COEUR D'ALENE -- Gonzaga University is looking into buying a large piece of land located in Cougar Bay, on the south side of the Spokane River across from North Idaho College.
Gonzaga is playing host to a meeting here on Monday, looking for community and monetary support.
"This should be viewed as an exploratory meeting," says Charles Murphy, vice president for finance at Gonzaga. "We have a lot of priorities for things on our campus right now, so basically we are looking for any people out there who would be interested in becoming donors and partners with us on this deal."
The land in question is 155 acres owned by lifelong Coeur d'Alene resident John C. Pointner. Pointner's real estate agent and representative Alan Golub, says the asking price is $2 million.
"There would be a 20 percent down payment, and the rest of the purchase sum would be on a 10-year note, with 7 percent interest," says Golub. "Pointner is 82, and in case of his passing away within that 10 years, Gonzaga would inherit whatever was left on the note."
Some of the land is marsh, some is under water and some is shoreline property. Pointner has cherished and protected the area during the more than 40 years he has owned it.
"He really feels he's been the steward of the bay for all these yeas," says Golub. Gonzaga would be required to name the area the John C. Pointner Wildlife Center. It would be open to the public.
Murphy says the area would likely be kept as a wildlife research area for the university's classes and faculty. "I guess some type of research facility could be built there," he adds. "But for now, we are just looking for partners. We were approached by Mr. Golub, but we don't have the funds to acquire the area on our own. Obviously there is a substantial element of gift on Mr. Pointner's behalf that we certainly don't want to ignore."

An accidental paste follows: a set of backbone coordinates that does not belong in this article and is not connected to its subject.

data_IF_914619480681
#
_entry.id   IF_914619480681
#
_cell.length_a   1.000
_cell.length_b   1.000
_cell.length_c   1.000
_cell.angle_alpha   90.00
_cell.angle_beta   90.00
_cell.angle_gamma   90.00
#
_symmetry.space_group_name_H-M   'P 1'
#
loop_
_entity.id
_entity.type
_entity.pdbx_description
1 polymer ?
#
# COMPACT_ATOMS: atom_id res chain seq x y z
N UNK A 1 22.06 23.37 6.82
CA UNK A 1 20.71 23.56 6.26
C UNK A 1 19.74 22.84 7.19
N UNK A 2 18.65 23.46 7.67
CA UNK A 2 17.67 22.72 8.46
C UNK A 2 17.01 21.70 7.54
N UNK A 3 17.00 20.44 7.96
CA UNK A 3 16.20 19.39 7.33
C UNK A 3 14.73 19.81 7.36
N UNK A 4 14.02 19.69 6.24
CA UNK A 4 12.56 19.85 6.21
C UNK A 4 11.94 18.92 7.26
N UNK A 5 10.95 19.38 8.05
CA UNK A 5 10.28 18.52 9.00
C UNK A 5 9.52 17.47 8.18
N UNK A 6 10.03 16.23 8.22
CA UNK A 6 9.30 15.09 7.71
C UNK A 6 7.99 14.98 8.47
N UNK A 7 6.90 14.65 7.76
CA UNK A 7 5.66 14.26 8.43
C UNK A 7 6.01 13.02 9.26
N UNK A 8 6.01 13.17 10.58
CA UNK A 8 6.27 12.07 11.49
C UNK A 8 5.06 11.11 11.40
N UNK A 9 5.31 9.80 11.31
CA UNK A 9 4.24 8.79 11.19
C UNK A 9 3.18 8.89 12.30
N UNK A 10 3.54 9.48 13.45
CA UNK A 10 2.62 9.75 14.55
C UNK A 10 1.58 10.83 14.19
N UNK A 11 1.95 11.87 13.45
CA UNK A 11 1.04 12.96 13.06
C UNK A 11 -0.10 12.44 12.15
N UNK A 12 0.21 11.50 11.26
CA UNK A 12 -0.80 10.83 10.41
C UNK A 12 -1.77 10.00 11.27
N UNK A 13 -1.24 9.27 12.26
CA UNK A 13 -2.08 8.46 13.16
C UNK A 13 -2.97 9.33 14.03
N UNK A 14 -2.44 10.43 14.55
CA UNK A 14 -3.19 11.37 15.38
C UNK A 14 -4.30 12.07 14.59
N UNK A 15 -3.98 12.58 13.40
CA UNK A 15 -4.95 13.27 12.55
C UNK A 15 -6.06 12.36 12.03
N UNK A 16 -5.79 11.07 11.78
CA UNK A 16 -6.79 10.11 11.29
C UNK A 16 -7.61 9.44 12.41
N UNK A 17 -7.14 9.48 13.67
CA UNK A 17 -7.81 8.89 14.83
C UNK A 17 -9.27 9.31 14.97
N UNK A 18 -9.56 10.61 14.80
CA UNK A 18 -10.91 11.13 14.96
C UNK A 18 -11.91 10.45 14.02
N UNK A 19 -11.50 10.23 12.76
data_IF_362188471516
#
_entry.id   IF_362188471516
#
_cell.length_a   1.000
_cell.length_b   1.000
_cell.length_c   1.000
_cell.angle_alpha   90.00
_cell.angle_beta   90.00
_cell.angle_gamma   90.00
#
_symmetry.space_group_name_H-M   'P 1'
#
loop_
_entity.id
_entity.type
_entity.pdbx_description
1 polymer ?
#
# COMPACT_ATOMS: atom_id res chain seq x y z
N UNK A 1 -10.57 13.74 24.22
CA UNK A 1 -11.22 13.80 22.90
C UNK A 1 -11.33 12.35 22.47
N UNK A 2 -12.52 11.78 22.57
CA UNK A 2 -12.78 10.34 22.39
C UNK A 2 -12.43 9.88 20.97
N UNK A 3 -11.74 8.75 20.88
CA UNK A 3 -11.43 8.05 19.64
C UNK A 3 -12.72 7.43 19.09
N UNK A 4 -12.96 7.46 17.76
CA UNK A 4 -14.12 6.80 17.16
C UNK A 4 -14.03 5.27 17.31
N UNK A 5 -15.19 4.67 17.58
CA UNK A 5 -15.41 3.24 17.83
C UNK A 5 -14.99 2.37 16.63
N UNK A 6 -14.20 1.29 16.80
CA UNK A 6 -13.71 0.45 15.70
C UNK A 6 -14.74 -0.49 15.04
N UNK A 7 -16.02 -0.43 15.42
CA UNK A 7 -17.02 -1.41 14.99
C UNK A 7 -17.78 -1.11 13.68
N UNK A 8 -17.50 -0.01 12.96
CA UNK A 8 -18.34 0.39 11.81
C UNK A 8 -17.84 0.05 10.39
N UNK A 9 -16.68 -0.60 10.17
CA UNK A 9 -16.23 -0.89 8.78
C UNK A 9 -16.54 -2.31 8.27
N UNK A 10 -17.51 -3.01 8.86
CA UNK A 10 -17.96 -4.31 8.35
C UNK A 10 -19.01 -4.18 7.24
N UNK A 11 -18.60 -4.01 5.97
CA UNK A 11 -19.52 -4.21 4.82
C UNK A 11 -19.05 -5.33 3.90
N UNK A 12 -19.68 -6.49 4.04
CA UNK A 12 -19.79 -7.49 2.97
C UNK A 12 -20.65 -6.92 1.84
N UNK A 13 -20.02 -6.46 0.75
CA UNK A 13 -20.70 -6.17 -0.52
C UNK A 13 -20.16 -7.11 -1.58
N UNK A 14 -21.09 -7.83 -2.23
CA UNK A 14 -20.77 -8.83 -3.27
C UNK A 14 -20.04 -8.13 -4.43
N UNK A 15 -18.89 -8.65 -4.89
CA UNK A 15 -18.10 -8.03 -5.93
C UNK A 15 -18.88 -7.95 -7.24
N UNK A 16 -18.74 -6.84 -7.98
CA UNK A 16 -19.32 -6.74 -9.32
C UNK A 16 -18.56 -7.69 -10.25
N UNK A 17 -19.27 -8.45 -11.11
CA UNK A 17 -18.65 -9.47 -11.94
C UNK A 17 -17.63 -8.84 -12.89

Still drying out
SPOKANE -- The Washington State Department of Ecology is closely monitoring drought conditions as the first days of summer approach.
Last week was the first time the entire Columbia River rose to above its minimum flow since April, but it's expected to fall below flow requirements by the end of this week.
"The low water levels at this early date could lead to some extremely dry weather conditions over summer," says Ecology's drought coordinator Doug McChesney. "We're on the downward slide of the peak stream flows for this year. Without significant storms, we're stuck with some very low flows."
Ecology has already committed approximately $1 million to the Bonneville Power Administration to help provide more water for fish and farmers who depend on the Columbia River. Another $1 million has gone to the U.S. Bureau of Reclamation to allow farmers in the Yakima Valley access to emergency wells.
Residents in Eastern Washington may also be faced with an increase in air pollution from dust and smoke from potential wildfires. "This could be the calm before the dust storm," says McChesney.
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